Sporozoites from all Plasmodium species analysed so far express the thrombospondin‐related adhesive protein (TRAP), which contains two distinct adhesive domains. These domains share sequence and structural homology with von Willebrand factor type A‐domain and the type I repeat of human thrombospondin (TSP). Increasing experimental evidence indicates that the adhesive domains bind to vertebrate host ligands and that TRAP is involved, through an as yet unknown mechanism, in the process of sporozoite motility and invasion of both mosquito salivary gland and host hepatocytes. We have generated transgenic P.berghei parasites in which the endogenous TRAP gene has been replaced by either P.falciparum TRAP (PfTRAP) or mutated versions of PfTRAP carrying amino acid substitutions or deletions in the adhesive domains. Plasmodium berghei sporozoites carrying the PfTRAP gene develop normally, are motile, invade mosquito salivary glands and infect the vertebrate host. A substitution in a conserved residue of the A‐domain or a deletion in the TSP motif of PfTRAP impairs the sporozoites' ability to invade mosquito salivary glands. Notably, midgut sporozoites from these transgenic parasites are still able to infect mice. Midgut sporozoites carrying a mutation in the A‐domain of PfTRAP are motile, while no gliding motility could be detected in sporozoites with a TSP motif deletion.
The thrombospondin‐related adhesive protein of Plasmodium falciparum (PfTRAP) is encoded by a sporozoite‐transcribed gene. PfTRAP homologues have been found in all Plasmodium species analysed so far, which share a similar overall structure (Robson et al., 1997, 1998; Templeton and Kaslow, 1997; Naitza et al., 1998) (see Figure 1B). The N‐terminal region encompasses a 200‐amino‐acid sequence that shows structural homology with the von Willebrand factor type A‐domain (Sixma et al., 1991). This sequence is clearly related to the inserted domain (I‐domain) of the α chain of certain integrins, such as CD11b (Lee et al., 1995b). In TRAP, the A‐domain is followed by a stretch of 40 amino acids encompassing a motif similar to the type I repeat of thrombospondin (TSP) (Lawler and Hynes, 1986). At the C‐terminal end, all TRAP molecules have a highly conserved hydrophobic stretch of amino acids displaying the features of a transmembrane domain. This region is followed by a putative acidic cytoplasmic tail of ∼43–45 amino acids. These structural features, together with the localization of TRAP within the micronemes and on the sporozoite surface (Rogers et al., 1992), suggest a role for this molecule in the process of parasite recognition of vertebrate host and/or arthropod vector ligands (Naitza et al., 1998).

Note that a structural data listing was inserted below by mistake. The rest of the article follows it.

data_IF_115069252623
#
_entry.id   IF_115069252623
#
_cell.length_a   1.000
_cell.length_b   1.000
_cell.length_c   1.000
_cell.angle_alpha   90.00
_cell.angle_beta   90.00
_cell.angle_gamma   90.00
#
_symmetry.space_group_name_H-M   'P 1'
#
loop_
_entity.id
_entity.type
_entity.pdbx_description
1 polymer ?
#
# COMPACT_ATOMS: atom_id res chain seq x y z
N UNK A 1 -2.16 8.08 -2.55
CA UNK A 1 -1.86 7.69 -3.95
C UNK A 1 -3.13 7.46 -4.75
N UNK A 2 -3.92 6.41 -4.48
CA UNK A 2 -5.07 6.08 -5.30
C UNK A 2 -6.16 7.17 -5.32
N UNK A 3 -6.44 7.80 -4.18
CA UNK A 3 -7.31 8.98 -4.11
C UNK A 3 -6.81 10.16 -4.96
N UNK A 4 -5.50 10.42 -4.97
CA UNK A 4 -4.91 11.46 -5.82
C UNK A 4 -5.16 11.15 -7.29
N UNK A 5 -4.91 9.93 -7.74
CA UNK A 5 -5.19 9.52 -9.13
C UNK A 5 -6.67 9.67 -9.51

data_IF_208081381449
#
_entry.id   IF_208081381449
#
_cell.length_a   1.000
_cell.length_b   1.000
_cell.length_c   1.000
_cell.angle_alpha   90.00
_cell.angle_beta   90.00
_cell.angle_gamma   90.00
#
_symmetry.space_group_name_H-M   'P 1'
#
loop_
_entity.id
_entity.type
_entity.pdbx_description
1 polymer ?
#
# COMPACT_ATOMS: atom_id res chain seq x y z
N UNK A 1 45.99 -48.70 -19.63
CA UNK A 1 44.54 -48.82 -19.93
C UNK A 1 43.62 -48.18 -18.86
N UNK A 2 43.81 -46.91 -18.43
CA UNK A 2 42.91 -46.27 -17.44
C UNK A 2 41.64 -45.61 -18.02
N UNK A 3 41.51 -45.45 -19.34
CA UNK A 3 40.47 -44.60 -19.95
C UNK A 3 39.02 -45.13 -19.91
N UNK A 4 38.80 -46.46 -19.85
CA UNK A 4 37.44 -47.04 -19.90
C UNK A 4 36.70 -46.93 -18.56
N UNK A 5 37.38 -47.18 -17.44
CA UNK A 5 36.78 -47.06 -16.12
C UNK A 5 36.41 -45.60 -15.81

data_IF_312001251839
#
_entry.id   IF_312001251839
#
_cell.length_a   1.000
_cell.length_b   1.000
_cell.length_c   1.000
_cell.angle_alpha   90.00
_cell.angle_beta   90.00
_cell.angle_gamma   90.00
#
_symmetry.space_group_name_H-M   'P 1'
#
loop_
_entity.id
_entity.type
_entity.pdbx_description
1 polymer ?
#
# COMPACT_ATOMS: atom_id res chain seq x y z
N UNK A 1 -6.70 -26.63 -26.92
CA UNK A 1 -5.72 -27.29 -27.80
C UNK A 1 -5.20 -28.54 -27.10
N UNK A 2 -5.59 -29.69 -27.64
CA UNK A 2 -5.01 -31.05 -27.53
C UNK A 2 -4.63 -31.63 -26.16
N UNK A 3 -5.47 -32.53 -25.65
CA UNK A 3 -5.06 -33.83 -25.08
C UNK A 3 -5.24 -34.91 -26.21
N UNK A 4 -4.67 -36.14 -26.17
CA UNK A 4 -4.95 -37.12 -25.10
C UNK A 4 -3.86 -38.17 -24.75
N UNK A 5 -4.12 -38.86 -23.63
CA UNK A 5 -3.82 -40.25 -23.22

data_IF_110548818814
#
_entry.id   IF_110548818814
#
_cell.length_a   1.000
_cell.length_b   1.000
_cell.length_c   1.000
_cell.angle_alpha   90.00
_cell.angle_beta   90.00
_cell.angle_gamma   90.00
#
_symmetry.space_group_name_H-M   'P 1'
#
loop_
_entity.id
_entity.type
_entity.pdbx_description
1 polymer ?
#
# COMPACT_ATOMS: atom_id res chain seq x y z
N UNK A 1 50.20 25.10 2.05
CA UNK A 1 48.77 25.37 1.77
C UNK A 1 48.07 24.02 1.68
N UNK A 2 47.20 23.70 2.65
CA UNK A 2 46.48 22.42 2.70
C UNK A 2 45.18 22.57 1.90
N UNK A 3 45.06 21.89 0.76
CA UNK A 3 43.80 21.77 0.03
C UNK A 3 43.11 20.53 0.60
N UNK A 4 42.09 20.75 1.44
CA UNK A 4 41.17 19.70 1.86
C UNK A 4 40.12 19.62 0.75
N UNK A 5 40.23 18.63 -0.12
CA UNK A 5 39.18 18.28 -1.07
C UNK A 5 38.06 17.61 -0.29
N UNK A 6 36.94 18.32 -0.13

Recombinant TRAP from the human parasite P.falciparum (PfTRAP) has been shown to bind to sulfated glycosaminoglycans (GAGs), to a human hepatocyte‐derived cell line (HepG2) and to the basolateral cell membrane of human hepatocytes in the space of Disse (Müller et al., 1993; Robson et al., 1995). The adhesive region of PfTRAP was mapped to a 60‐amino‐acid region that encompassed the TSP‐related motif (TRM) (Müller et al., 1993). In contrast, the functional significance of the A‐domain has not yet been clarified. By analogy with vertebrate integrin, this domain is anticipated to confer to TRAP the ability to interact with several host molecules. These possible ligands include collagen, the major complement C3 opsonin (iC3b) (Ueda et al., 1994), intercellular adhesive molecule 1 (ICAM‐1) (Randi and Hogg, 1994), and the coagulation factors fibrinogen or factor X (Altieri and Edgington, 1988). Attempts have so far failed to show interaction of known A‐domain ligands with malaria sporozoites and/or recombinant TRAP constructs. Moreover, Plasmodium yoelii sporozoites were shown to infect mice with targeted deletions of either the ICAM‐1 or the complementary C3 genes (Sultan et al., 1997a).
Recent experimental evidence indicated that the adhesive properties of TRAP may be functionally linked to the process of substrate‐dependent motility of malaria sporozoites. Plasmodium berghei sporozoites were shown to shed a continuous trail of TRAP‐containing material during gliding motility on microscope slides, and antibodies against TRAP dramatically blocked parasite motility (Spaccapelo et al., 1997). Transgenic P.berghei sporozoites in which the TRAP gene had been disrupted were not motile, failed to invade mosquito salivary glands and showed a drastic reduction in their ability to infect host hepatocytes (Sultan et al., 1997b). It has been speculated that TRAP could function by connecting the parasite actin–myosin motor with external substrates and/or by delivering a specific signal upon binding to host ligands (Sultan et al., 1997b). This hypothesis takes into account the microneme/surface localization of TRAP (Rogers et al., 1992), its adhesive properties for host ligands (Müller et al., 1993) as well as the phenotype of TRAP knock‐out parasites (Sultan et al., 1997b). The individual function of the two adhesive domains of TRAP and their role in parasite motility, sporozoite recognition and invasion of salivary glands in the mosquito and of hepatocytes in the vertebrate host remain unexplained. In particular it is not clear whether the potential recognition of ligands by the A‐domain and the TRM only provides attachment to substrates for sporozoite gliding, or if it also determines the specificity of malaria sporozoites for mosquito salivary glands and host hepatocytes.